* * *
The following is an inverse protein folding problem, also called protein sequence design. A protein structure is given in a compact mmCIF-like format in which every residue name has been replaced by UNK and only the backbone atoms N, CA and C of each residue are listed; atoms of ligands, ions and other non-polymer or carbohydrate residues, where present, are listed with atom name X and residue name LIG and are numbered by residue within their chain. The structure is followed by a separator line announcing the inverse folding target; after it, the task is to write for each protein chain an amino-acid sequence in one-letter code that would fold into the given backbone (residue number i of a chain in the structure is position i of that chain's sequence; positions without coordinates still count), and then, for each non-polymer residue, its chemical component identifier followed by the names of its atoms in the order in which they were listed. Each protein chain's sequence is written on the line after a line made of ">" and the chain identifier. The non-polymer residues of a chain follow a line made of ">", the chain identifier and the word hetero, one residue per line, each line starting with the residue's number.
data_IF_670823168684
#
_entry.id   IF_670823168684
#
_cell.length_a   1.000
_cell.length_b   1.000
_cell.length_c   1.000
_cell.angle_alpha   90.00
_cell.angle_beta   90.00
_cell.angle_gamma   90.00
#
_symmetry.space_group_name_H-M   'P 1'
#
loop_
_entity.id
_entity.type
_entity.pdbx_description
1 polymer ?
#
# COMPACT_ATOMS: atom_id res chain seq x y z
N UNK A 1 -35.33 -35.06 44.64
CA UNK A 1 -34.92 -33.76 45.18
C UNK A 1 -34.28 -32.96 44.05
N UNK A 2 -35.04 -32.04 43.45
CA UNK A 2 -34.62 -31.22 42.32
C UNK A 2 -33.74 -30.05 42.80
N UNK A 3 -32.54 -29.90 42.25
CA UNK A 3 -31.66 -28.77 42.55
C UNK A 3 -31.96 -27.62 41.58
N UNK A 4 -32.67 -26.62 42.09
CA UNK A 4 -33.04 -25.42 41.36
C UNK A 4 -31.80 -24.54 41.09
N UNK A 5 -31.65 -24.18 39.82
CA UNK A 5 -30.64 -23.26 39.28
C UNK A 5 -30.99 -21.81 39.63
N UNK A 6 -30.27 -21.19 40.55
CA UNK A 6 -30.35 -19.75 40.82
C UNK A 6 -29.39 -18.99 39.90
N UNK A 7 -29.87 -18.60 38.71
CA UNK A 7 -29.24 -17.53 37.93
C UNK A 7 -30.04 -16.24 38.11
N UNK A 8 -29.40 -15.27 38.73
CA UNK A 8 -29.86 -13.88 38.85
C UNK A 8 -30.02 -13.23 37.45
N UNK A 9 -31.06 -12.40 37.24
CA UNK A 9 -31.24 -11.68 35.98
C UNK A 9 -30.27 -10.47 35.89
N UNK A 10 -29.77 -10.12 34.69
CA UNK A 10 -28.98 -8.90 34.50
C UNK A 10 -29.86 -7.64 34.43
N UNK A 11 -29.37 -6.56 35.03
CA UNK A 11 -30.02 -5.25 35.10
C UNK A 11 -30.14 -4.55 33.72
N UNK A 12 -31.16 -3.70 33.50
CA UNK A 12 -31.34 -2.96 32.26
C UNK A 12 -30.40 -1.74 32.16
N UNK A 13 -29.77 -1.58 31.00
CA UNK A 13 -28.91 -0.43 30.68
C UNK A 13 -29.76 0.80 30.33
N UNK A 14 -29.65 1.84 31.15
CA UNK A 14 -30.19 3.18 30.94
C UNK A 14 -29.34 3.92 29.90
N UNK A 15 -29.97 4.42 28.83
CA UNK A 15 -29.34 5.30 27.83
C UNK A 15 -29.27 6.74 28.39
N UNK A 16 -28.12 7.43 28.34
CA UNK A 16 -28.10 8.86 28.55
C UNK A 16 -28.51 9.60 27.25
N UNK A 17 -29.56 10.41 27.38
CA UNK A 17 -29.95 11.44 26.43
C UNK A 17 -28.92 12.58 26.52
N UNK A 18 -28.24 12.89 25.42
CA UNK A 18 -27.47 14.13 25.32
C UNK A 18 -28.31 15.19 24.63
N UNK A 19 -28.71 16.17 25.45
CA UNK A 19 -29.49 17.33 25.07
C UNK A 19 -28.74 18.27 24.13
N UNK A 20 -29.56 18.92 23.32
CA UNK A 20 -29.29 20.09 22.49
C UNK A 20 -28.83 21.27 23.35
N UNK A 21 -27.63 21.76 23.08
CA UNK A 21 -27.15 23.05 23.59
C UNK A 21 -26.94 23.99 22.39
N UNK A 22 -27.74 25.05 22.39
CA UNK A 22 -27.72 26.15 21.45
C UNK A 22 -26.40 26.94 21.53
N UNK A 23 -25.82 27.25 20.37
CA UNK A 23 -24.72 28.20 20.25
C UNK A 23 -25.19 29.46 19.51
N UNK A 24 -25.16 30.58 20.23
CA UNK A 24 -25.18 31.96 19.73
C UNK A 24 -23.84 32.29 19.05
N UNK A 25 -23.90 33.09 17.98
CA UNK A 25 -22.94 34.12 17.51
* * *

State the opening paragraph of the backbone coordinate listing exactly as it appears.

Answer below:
The following is an inverse protein folding problem, also called protein sequence design. A protein structure is given in a compact mmCIF-like format in which every residue name has been replaced by UNK and only the backbone atoms N, CA and C of each residue are listed; atoms of ligands, ions and other non-polymer or carbohydrate residues, where present, are listed with atom name X and residue name LIG and are numbered by residue within their chain. The structure is followed by a separator line announcing the inverse folding target; after it, the task is to write for each protein chain an amino-acid sequence in one-letter code that would fold into the given backbone (residue number i of a chain in the structure is position i of that chain's sequence; positions without coordinates still count), and then, for each non-polymer residue, its chemical component identifier followed by the names of its atoms in the order in which they were listed. Each protein chain's sequence is written on the line after a line made of ">" and the chain identifier. The non-polymer residues of a chain follow a line made of ">", the chain identifier and the word hetero, one residue per line, each line starting with the residue's number.